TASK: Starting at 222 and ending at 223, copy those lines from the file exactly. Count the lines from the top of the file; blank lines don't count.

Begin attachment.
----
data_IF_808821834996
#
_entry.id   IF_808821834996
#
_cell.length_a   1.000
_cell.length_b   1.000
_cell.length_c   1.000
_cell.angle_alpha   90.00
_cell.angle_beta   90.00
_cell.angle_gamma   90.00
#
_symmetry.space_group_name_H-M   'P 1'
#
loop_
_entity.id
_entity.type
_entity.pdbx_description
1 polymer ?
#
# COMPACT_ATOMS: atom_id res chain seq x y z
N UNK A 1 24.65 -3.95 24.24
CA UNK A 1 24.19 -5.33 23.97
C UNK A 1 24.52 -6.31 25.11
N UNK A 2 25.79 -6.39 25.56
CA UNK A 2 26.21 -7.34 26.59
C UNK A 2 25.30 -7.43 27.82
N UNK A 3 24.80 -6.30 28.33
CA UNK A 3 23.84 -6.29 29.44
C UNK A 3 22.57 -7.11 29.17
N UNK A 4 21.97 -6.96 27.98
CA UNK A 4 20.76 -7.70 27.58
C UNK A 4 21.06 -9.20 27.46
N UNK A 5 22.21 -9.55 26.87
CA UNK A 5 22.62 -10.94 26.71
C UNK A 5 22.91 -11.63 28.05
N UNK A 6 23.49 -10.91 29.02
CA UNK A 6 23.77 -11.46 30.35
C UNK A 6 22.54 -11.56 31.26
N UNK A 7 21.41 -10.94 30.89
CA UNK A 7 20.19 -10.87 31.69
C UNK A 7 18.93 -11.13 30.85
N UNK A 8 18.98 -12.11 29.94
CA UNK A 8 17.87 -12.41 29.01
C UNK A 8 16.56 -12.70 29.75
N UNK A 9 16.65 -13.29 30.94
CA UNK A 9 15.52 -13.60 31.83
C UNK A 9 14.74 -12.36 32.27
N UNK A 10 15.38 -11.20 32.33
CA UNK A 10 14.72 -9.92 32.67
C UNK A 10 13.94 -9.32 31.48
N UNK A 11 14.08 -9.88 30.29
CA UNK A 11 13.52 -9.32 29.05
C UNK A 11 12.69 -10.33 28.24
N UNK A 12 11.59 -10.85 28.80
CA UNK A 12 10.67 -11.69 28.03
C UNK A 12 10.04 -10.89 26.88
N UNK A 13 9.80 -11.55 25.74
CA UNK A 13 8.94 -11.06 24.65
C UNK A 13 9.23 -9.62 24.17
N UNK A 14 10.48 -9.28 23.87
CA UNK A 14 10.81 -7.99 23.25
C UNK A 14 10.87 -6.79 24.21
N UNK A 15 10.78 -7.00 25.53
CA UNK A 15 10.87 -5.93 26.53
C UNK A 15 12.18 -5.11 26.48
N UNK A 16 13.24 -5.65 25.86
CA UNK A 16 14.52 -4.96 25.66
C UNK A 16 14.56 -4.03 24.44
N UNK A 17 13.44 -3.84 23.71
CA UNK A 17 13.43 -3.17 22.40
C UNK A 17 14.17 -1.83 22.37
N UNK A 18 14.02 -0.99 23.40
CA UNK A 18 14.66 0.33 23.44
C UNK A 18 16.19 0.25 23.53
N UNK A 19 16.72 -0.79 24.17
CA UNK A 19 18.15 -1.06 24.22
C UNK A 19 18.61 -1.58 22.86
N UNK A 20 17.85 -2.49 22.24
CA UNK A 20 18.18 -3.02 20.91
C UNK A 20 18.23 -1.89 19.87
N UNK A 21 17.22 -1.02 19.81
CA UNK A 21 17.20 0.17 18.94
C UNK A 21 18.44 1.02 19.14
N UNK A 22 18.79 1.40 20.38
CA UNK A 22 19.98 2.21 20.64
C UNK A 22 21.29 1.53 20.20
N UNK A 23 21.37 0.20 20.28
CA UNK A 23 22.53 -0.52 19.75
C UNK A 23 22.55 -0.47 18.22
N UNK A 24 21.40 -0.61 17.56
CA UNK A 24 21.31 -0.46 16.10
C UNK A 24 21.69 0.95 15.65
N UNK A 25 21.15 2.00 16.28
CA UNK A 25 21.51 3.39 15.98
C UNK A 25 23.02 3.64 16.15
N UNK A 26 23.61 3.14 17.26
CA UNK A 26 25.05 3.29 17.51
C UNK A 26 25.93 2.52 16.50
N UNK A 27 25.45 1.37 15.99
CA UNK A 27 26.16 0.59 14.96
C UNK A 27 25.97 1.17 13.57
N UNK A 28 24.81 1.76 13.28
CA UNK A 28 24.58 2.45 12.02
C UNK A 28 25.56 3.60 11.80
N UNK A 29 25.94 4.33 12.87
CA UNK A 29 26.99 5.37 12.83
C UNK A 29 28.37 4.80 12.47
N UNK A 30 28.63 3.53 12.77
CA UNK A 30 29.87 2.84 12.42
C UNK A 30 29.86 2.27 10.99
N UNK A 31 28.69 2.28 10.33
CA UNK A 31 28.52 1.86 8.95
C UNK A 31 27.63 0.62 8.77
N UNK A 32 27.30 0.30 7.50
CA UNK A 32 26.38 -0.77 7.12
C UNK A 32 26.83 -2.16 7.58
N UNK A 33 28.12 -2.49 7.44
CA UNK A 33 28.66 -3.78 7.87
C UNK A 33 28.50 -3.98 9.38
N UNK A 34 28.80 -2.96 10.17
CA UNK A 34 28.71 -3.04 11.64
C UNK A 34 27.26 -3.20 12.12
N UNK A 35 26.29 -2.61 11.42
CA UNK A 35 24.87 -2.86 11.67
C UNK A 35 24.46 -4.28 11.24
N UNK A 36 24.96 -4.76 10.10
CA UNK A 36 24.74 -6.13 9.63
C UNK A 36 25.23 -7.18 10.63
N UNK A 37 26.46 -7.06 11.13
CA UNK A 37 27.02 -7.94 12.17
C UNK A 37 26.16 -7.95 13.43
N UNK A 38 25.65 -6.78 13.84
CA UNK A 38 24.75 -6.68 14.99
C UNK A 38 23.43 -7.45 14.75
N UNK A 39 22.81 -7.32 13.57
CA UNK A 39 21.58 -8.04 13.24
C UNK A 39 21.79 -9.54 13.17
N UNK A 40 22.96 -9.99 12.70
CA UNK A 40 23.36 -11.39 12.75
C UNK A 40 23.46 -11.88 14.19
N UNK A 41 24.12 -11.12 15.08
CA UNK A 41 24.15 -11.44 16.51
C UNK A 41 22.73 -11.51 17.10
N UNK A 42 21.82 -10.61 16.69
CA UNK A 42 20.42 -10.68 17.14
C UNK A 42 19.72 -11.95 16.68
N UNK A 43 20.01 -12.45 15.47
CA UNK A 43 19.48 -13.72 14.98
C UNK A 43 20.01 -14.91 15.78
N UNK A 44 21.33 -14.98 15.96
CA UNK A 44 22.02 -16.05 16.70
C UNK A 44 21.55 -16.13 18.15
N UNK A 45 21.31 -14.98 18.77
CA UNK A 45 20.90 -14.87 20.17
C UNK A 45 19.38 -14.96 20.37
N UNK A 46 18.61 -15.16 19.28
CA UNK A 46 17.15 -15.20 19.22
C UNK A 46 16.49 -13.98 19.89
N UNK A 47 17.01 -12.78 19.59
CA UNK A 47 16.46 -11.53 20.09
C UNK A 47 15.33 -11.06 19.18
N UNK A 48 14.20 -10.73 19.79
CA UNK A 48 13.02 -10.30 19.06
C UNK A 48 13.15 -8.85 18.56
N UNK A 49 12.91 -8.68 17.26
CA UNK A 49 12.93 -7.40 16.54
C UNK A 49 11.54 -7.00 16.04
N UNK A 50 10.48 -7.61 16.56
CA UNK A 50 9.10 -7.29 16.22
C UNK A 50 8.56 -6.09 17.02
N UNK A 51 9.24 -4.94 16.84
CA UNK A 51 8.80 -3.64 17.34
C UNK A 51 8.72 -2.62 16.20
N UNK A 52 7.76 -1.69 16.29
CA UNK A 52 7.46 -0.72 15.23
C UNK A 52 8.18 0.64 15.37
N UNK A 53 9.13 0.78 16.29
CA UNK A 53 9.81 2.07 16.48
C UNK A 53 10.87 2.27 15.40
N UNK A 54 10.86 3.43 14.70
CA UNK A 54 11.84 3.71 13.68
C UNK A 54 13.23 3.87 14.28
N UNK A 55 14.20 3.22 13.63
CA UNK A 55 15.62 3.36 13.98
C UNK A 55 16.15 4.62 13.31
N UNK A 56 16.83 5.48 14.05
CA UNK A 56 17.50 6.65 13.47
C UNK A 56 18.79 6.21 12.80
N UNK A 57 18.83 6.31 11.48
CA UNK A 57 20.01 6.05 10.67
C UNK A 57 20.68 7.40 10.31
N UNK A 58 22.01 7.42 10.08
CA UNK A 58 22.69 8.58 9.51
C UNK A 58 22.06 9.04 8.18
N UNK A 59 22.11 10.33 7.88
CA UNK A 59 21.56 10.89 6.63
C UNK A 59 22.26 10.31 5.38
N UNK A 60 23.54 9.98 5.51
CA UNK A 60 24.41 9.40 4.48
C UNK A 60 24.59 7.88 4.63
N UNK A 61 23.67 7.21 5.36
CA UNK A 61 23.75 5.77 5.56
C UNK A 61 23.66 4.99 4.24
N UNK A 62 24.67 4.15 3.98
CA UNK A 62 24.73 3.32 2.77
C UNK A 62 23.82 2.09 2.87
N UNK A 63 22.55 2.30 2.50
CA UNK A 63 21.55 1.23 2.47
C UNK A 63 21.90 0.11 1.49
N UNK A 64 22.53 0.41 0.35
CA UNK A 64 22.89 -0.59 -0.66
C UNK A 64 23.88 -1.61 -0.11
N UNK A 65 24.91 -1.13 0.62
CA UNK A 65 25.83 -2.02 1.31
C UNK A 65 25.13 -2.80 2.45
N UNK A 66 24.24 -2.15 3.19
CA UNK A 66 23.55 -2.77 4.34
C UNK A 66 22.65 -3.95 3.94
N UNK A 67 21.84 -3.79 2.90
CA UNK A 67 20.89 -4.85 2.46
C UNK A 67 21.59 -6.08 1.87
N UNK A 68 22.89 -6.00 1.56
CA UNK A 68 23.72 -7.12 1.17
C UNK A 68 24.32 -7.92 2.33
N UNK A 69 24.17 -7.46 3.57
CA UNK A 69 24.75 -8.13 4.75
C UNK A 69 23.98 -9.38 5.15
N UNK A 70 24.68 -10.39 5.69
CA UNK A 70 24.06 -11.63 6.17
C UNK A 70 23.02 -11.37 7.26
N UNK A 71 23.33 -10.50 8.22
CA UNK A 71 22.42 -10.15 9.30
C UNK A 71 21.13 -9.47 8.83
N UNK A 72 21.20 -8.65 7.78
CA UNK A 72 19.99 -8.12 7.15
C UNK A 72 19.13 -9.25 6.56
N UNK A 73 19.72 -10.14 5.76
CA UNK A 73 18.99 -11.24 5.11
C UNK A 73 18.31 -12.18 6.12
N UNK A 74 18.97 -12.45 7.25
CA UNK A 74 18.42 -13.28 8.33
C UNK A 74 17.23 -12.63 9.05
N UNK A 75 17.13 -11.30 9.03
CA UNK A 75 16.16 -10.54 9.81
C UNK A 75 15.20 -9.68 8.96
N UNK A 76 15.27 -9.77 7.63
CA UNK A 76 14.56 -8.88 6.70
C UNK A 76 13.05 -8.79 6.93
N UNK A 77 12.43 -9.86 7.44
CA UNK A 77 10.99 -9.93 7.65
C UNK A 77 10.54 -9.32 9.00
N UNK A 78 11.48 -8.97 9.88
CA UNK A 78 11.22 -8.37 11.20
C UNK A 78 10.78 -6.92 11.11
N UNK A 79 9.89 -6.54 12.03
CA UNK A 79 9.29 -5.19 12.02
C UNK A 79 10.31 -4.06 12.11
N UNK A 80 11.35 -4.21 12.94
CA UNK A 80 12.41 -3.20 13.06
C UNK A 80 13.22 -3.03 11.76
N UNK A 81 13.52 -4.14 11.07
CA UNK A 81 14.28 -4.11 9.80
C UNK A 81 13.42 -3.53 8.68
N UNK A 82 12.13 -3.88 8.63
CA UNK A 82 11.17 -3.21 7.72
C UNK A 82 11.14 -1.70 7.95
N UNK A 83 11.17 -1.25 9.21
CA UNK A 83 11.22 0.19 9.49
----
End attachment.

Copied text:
N UNK A 68 22.89 -6.00 1.56
CA UNK A 68 23.72 -7.12 1.17